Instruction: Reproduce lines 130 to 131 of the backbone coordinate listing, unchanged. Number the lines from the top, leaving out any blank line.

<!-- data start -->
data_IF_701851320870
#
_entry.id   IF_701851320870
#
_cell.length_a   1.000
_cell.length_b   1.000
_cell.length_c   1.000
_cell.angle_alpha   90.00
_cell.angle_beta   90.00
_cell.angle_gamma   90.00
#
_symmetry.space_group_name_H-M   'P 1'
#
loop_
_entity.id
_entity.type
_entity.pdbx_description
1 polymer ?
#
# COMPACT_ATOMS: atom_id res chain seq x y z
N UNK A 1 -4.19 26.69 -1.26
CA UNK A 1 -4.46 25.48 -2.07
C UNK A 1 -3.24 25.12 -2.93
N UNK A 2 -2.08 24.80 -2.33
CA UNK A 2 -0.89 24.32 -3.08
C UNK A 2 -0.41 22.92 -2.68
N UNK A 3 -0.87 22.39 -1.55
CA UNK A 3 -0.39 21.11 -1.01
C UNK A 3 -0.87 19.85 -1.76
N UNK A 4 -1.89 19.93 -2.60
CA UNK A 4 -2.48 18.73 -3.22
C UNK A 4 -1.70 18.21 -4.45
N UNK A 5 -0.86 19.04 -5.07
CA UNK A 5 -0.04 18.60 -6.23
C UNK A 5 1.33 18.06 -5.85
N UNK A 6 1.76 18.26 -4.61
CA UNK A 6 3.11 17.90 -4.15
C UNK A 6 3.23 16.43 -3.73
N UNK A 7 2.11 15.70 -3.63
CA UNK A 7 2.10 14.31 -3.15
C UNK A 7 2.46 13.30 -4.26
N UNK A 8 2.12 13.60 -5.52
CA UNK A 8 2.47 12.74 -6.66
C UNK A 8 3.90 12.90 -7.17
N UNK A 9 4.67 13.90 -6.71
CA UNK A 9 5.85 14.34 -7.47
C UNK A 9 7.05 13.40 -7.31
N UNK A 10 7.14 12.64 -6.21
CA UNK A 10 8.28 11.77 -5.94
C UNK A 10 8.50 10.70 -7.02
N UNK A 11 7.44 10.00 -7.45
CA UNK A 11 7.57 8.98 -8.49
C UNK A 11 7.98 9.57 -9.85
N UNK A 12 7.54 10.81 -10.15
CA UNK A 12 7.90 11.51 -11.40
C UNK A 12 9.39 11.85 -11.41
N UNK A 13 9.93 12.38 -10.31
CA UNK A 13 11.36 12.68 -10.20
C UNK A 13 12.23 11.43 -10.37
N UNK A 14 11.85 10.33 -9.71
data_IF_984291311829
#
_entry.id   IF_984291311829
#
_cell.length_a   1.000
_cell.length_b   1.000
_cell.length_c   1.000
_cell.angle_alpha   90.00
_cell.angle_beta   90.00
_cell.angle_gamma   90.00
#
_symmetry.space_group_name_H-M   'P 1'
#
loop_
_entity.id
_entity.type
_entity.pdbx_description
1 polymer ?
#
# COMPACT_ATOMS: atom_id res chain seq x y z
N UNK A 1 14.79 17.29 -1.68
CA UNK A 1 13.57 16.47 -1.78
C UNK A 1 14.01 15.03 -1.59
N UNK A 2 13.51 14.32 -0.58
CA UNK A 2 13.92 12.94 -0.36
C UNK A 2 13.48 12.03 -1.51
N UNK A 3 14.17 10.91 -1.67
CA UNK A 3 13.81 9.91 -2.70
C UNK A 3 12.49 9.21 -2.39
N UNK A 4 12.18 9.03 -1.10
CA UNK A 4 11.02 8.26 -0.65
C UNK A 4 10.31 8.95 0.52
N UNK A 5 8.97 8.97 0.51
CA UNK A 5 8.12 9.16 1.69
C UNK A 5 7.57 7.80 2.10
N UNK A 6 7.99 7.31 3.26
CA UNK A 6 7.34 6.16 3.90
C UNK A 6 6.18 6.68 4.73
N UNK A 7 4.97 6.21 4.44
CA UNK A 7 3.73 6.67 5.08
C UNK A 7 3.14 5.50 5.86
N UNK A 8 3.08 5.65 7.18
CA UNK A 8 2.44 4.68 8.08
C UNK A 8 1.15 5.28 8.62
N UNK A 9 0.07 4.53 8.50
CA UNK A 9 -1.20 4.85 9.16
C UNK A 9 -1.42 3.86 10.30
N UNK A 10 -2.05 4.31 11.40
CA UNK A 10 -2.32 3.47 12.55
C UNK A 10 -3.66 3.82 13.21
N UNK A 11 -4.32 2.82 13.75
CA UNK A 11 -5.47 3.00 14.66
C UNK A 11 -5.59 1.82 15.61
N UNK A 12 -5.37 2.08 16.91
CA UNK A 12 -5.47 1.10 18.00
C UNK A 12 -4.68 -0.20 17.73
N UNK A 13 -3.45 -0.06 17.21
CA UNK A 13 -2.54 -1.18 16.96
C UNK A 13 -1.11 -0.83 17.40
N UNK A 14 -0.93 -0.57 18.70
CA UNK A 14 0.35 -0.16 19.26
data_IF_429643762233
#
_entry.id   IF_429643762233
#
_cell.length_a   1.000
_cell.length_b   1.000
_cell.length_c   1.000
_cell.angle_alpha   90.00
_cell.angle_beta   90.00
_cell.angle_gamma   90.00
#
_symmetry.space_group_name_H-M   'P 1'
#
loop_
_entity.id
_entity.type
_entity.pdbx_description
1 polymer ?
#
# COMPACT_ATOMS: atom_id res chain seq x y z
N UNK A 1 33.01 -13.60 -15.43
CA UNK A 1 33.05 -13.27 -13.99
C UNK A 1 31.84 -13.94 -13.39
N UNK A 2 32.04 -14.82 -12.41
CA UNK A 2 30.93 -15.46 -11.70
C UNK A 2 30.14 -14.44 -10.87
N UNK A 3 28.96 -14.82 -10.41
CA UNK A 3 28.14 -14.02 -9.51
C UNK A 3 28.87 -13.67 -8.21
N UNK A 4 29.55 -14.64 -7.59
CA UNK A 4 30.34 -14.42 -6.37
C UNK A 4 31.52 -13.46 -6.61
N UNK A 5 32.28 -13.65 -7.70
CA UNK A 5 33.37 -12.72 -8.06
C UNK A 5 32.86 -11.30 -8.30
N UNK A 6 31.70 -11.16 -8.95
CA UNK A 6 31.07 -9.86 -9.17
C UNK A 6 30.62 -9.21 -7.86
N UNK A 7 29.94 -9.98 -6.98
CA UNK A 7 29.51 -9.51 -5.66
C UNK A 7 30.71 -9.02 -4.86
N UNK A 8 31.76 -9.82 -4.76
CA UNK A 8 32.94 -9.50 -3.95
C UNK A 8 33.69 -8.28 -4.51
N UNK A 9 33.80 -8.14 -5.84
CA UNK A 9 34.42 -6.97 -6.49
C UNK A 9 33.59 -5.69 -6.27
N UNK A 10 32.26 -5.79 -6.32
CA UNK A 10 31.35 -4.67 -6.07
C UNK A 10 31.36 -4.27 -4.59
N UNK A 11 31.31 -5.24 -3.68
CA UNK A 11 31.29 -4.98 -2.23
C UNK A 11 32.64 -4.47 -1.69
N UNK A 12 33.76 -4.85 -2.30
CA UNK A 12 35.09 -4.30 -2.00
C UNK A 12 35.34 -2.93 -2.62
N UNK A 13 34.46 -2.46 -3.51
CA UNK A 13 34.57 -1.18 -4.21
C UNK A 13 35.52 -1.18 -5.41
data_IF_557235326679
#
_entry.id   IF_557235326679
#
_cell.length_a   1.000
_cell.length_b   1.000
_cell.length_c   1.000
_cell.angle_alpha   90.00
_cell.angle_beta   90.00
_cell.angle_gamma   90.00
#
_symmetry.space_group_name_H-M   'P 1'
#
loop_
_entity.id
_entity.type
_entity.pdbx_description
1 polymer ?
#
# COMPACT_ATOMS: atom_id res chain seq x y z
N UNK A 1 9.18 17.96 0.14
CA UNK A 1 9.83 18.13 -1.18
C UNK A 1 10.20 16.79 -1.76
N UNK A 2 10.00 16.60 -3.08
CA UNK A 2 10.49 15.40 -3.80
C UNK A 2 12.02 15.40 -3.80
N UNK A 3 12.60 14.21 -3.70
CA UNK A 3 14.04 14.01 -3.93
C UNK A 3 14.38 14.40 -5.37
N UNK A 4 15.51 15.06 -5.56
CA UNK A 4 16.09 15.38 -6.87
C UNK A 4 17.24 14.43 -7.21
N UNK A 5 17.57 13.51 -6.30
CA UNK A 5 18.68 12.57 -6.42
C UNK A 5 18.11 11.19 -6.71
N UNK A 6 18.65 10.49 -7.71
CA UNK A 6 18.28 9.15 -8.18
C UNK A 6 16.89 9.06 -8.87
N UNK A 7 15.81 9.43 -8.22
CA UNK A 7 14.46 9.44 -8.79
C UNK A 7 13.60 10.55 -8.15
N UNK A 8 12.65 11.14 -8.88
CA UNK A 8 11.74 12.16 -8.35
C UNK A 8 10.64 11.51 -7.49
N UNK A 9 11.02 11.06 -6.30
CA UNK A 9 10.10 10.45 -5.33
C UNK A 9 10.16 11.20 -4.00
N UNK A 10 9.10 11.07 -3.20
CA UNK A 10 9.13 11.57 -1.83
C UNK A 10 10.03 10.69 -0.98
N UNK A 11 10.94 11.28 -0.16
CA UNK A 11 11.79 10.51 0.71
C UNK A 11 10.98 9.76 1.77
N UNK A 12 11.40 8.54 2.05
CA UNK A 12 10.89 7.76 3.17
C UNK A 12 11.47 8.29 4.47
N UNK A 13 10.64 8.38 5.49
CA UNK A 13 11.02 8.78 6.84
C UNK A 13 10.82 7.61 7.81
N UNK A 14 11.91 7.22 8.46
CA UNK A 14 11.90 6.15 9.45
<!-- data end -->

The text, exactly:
_cell.angle_beta   90.00
_cell.angle_gamma   90.00